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🚨Special report: Two hours of leaked internal Q&A with Mark Zuckerberg

October 1 · Issue #393 · View online
The Interface
Today we’re publishing highlights from two hours of leaked audio in which Mark Zuckerberg rallies his employees against critics, competitors, and the government. Over two open meetings with employees in July, Zuckerberg takes questions on a wide range of subjects that capture a deep unease at the heart of the company. Government threats to break up Facebook and other big tech companies, along with the decline in public perception of the company and the rise of competitors like TikTok, are at the top of employees’ minds.
In our story, you’ll be able to hear the audio of Zuckerberg answering these questions head on. He speaks in terms that can be more charged than his normal public presentation. Here, for example, he is on Sen. Elizabeth Warren’s call for a breakup of the company:
You have someone like Elizabeth Warren who thinks that the right answer is to break up the companies … I mean, if she gets elected president, then I would bet that we will have a legal challenge, and I would bet that we will win the legal challenge. And does that still suck for us? Yeah. I mean, I don’t want to have a major lawsuit against our own government. I mean, that’s not the position that you want to be in when you’re, you know, I mean … it’s like, we care about our country and want to work with our government and do good things. But look, at the end of the day, if someone’s going to try to threaten something that existential, you go to the mat and you fight. 
Zuckerberg also talks up the value of a massively large Facebook, saying that Facebook’s size is the reason it can invest in promoting election security while Twitter struggles:
It’s why Twitter can’t do as good of a job as we can. I mean, they face, qualitatively, the same types of issues. But they can’t put in the investment. Our investment on safety is bigger than the whole revenue of their company. [laughter] And yeah, we’re operating on a bigger scale, but it’s not like they face qualitatively different questions. They have all the same types of issues that we do. 
There’s a ton more here, which we’ve presented in a separate page with a fuller transcript. You can read about Zuckerberg’s plan to stop the halt of TikTok; what he thinks employees should tell friends who have taken a dim view of Facebook lately; and why Zuckerberg usually refuses to testify in front of governments when they ask.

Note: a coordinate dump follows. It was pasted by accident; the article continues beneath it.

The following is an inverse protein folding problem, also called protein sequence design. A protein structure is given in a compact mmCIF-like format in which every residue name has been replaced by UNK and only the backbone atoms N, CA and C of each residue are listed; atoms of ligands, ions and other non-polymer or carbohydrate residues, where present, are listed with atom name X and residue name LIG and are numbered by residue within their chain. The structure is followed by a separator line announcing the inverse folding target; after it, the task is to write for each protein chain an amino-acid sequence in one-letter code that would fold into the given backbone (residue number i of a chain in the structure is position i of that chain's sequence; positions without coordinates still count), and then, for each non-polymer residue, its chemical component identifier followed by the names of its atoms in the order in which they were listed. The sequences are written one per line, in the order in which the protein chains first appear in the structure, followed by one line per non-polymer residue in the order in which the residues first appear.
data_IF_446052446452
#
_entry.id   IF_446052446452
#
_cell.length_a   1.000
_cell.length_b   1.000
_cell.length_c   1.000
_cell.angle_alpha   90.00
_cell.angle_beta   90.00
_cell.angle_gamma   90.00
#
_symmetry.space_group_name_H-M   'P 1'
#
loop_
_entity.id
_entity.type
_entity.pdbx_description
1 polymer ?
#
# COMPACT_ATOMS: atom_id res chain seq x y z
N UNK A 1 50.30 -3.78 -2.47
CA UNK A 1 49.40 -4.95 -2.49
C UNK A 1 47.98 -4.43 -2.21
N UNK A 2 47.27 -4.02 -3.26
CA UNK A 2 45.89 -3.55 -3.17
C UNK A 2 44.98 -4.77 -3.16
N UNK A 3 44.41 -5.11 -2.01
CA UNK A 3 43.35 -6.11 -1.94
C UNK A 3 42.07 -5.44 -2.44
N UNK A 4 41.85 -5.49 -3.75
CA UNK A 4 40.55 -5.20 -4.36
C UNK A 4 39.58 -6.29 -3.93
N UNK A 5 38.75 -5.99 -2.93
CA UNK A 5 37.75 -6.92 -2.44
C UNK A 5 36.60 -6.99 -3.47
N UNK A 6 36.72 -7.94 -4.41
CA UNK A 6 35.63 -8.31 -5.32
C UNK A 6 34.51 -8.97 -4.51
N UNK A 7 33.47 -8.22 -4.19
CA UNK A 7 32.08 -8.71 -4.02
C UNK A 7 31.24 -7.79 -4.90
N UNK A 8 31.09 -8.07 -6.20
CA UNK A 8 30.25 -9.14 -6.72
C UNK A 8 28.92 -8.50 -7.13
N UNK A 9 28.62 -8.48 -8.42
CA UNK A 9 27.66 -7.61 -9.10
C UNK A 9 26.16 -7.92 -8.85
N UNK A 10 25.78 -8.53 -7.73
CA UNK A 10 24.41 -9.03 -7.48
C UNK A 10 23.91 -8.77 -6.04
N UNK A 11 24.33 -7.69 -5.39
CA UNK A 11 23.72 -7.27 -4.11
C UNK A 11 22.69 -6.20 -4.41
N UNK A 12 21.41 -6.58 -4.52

I hope you’ll dig in to (the admittedly lengthy) transcript and share your own highlights far and wide. We’ll be posting additional highlights from the audio in The Interface over the next several days. Subscribers will be the first to see it.
It’s a shorter newsletter than usual — we did just email you 12 hours ago, after all. Back at full strength tomorrow.

A far-right militia with 24,000 followers on Twitter warned that if Trump were to be impeached, a “full-blown” civil war would break out. The comments could seem to violate Twitter’s policy on speech that promotes violent extremism, but the company says it’s leaving them up. (Ryan Broderick / BuzzFeed)
Facebook will exclude opinion pieces and satire from its fact-checking program. That means it won’t allow fact-checkers rate a post as false even if it contains inaccurate information. Major newspapers typically have a similarly hands-off policy on their op-ed pages, but that hasn’t stopped the criticism of Facebook from rolling in. (Jeff Horwitz / The Wall Street Journal)
Facebook initially tried to fight FTC fines over privacy abuses in the wake of the Cambridge Analytica scandal. The company originally argued that it did not harm consumers or profit from mishandling users’ data, although it ultimately settled with the FTC. (Tony Romm / The Washington Post)
Democratic presidential candidates talk big about regulating the tech industry — but they also can’t stop taking money from it. By Wednesday, there will have been 16 fundraising events in six days in the Bay Area, with candidates including Kamala Harris, Pete Buttigieg, and Joe Biden. (Theodore Schleifer / Recode)
Reddit revised its anti-harassment policy to make cracking down on abuse easier. The changes broaden the definition of threats, harassment, and bullying, and allow bystanders (not just victims) to report violations of the rules. (Adi Robertson / The Verge)
Facebook plans to pay only a small number of the publishers whose content will appear in the forthcoming News tab. The section is set to launch as early as the end of October. Previous reporting suggested that the company would pay all the publishers in the tab. (Lukas I. Alpert and Sahil Patel / The Wall Street Journal)
The Libra Association, which governs the Facebook-developed cryptocurrency, is nominally an independent organization. But its members have close personal and financial ties to Facebook, and to each another. (Clare Duffy / CNN)
YouTube creators and researchers accused the company of relying on a system of “bigoted bots” to determine whether certain content should be automatically demonetized. The group found that moderation bots punish videos tagged as “gay” or “lesbian” by demonetizing them. YouTube denies it. (Julia Alexander / The Verge)
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